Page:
Application of crop residues for two consecutive years improved the soil carbon content and showed positive response on chickpea crop growth and yield. This shows that crop residue incorporation technique is an important synergistic cultural practice to promote the way to mitigate the increased carbon content of the environment. Varalakshmi et al., (2005) also reported higher organic carbon content in groundnut- wheat cropping system.
In a nutshell, by the end of the experiment, greengram - chickpea cropping system had greater SYI values than foxtail millet-chickpea cropping system, owing to higher organic carbon and added biological nitrogen. Due to single-season yields, the fallow - chickpea cropping system had lower SYI values. Gross and net returns, as well as the B:C ratio, were higher with the foxtail millet-chickpea cropping system than with the greengram-chickpea cropping system on an equivalent yield basis. When using a fallow-chickpea system, the lowest returns were obtained. In the rainfed vertisols of Andhra Pradesh, double cropping systems combined with crop residue incorporation techniques have proven to be a crucial synergistic cultural practice and ideal productive cropping systems in light of changing climate.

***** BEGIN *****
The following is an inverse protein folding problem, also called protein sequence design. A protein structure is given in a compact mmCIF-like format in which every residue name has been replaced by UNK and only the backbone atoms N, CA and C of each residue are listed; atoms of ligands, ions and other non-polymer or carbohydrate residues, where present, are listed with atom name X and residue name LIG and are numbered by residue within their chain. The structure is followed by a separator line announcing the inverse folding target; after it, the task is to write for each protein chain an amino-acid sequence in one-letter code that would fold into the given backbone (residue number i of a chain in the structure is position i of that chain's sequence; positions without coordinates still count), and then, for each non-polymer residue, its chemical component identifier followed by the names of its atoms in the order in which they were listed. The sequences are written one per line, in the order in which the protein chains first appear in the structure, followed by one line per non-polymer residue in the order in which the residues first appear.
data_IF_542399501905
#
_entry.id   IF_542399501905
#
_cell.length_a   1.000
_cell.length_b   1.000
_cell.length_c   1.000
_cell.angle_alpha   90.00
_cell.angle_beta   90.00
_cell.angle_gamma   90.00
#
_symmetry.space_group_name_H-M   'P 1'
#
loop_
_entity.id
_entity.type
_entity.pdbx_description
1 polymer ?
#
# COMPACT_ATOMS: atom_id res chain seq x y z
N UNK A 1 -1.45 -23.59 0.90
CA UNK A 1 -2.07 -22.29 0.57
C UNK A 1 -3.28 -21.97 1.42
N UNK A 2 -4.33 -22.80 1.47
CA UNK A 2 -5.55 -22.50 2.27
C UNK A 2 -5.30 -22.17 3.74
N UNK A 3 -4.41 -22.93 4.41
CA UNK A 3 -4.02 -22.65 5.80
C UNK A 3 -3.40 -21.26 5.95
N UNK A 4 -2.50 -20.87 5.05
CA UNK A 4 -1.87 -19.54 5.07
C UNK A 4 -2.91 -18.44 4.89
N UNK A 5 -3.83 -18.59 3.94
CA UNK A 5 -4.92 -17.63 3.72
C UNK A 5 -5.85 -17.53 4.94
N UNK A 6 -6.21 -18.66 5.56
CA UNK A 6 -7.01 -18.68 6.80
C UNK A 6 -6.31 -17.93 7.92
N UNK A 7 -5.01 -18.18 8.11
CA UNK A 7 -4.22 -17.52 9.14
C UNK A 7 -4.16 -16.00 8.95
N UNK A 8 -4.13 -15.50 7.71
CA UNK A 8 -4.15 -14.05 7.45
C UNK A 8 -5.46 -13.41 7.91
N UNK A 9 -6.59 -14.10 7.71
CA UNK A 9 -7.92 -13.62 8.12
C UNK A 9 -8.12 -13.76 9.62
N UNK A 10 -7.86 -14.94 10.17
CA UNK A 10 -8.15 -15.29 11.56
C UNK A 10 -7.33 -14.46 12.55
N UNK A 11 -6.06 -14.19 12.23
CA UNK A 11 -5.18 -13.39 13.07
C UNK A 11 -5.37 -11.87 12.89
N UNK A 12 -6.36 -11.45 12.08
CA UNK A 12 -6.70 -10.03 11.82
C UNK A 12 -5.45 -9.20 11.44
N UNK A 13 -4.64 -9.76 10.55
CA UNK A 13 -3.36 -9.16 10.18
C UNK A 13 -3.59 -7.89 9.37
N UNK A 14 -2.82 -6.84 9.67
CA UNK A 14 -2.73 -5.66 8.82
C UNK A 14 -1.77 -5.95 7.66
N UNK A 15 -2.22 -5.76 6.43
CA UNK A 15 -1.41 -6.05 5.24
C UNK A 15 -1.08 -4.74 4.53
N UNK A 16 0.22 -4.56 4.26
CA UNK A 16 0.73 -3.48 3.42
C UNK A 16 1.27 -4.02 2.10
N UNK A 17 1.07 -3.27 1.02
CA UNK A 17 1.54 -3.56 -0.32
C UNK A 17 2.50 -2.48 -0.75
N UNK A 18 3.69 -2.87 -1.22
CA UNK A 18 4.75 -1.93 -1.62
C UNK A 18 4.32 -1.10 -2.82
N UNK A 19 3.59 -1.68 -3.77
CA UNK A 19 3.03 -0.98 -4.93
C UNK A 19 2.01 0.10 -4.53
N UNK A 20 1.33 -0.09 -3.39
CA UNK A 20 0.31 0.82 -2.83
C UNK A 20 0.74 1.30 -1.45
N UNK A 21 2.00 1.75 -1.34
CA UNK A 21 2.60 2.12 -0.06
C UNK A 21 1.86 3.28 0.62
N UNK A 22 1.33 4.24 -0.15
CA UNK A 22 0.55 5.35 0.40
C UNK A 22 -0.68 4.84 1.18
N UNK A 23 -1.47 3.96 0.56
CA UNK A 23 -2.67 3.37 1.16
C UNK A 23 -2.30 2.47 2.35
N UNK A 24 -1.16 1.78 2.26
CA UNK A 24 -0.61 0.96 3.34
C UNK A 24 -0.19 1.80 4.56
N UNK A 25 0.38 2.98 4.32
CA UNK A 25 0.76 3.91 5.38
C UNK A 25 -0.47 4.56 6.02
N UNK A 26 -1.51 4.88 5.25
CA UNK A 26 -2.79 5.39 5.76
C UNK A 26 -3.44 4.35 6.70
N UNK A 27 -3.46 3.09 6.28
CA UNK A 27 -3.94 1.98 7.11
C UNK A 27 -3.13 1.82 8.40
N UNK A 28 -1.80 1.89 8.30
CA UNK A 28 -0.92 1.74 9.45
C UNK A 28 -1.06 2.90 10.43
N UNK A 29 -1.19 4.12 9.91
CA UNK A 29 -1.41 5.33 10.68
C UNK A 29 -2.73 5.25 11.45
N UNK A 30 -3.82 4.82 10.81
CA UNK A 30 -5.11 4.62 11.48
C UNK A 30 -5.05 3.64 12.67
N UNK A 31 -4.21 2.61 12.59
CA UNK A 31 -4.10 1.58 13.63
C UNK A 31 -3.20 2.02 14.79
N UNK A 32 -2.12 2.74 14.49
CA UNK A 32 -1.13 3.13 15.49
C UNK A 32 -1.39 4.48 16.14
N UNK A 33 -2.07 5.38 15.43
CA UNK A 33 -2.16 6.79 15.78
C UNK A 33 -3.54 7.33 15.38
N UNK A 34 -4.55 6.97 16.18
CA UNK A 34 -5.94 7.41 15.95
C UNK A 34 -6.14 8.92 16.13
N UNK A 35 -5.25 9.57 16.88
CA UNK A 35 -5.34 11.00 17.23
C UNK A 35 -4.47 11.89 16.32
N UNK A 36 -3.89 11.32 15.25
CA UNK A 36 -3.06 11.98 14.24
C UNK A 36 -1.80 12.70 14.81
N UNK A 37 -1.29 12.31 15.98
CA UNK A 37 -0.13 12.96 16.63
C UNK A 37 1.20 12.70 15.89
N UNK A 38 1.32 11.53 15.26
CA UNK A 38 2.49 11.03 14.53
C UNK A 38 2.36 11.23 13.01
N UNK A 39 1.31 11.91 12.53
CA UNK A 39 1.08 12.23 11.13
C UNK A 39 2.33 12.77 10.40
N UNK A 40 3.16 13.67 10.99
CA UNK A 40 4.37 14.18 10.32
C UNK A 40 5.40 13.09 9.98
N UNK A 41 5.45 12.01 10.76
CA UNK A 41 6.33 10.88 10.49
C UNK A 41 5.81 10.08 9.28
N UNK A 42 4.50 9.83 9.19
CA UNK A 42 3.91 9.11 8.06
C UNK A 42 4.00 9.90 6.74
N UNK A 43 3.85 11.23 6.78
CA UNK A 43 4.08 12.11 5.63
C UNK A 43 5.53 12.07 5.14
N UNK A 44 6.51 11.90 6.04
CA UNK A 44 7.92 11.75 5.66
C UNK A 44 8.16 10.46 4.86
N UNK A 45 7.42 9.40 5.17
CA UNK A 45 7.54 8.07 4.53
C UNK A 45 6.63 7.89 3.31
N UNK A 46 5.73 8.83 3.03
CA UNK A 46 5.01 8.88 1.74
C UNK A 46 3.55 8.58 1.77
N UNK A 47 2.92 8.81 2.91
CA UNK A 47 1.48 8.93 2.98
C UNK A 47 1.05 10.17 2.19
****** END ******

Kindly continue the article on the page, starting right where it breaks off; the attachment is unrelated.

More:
1. Amgain, L.P., Shrma, A.R., Das, T.K and Behera, U.K. (2013). Effect of residue management on productivity and economics of pearlmillet based cropping system under zero till condition. Indian Journal of Agronomy. 58(3): 298-302.

  2. Dudhatra, M.G., Vaghani, M.N., Kachot, N.A. and Asodesia, K.B. (2002). Integrated input management in groundnut (Arachis hypogaea L.)- wheat (Triticum aestivium L) cropping system. Journal of Agronomy. 47(4): 482-486.

  3. Hashim, M, Dhar, S., Vyas, A.K., Ramesh, V. and Kumar, B. (2015). Integrated nutrient management in maize (Zea mays L)- wheat (Triticum aestivum L.) cropping system. Indian Journal of Agronomy. 60(3): 352-359.

  4. Jain, N.K., Singh, H. Dashara, L.N. and Mundar, S.L. (2015). Maize (Zea mays L.)- wheat (Triticum aestivum L.) cropping system: Intensification through introduction of pulses. Indian Journal of Agronomy. 60(3): 347-351.

  5. Pacharne, D.P., Kathepuri, J.V. and Gawade, M.H. (2018) Studies on groundnut based diversified cropping system including onion (Allium cepa L.) Journal of Allinum Research. 1(1): 81-88.

  6. Tomar, S.S. and Tiwari, A.S. (1990). Production, potential and economics of different cropping sequences. Indian Journal of Agronomy. 35(1-2): 30-35.

  7. Vrakashmi, L.R., Srinivasamurthy, C.A. and Bhaskar, S. (2005). Effect of integrated use of organic manures and inorganic fertilizers on organic corbon available N, P and K in sustaining productivity of groundnut (Arachs hypogaea L.) cropping system. Journal of the Indian Society of Soil Science. 53(3): 315-318.

Editorial Board

View all (0)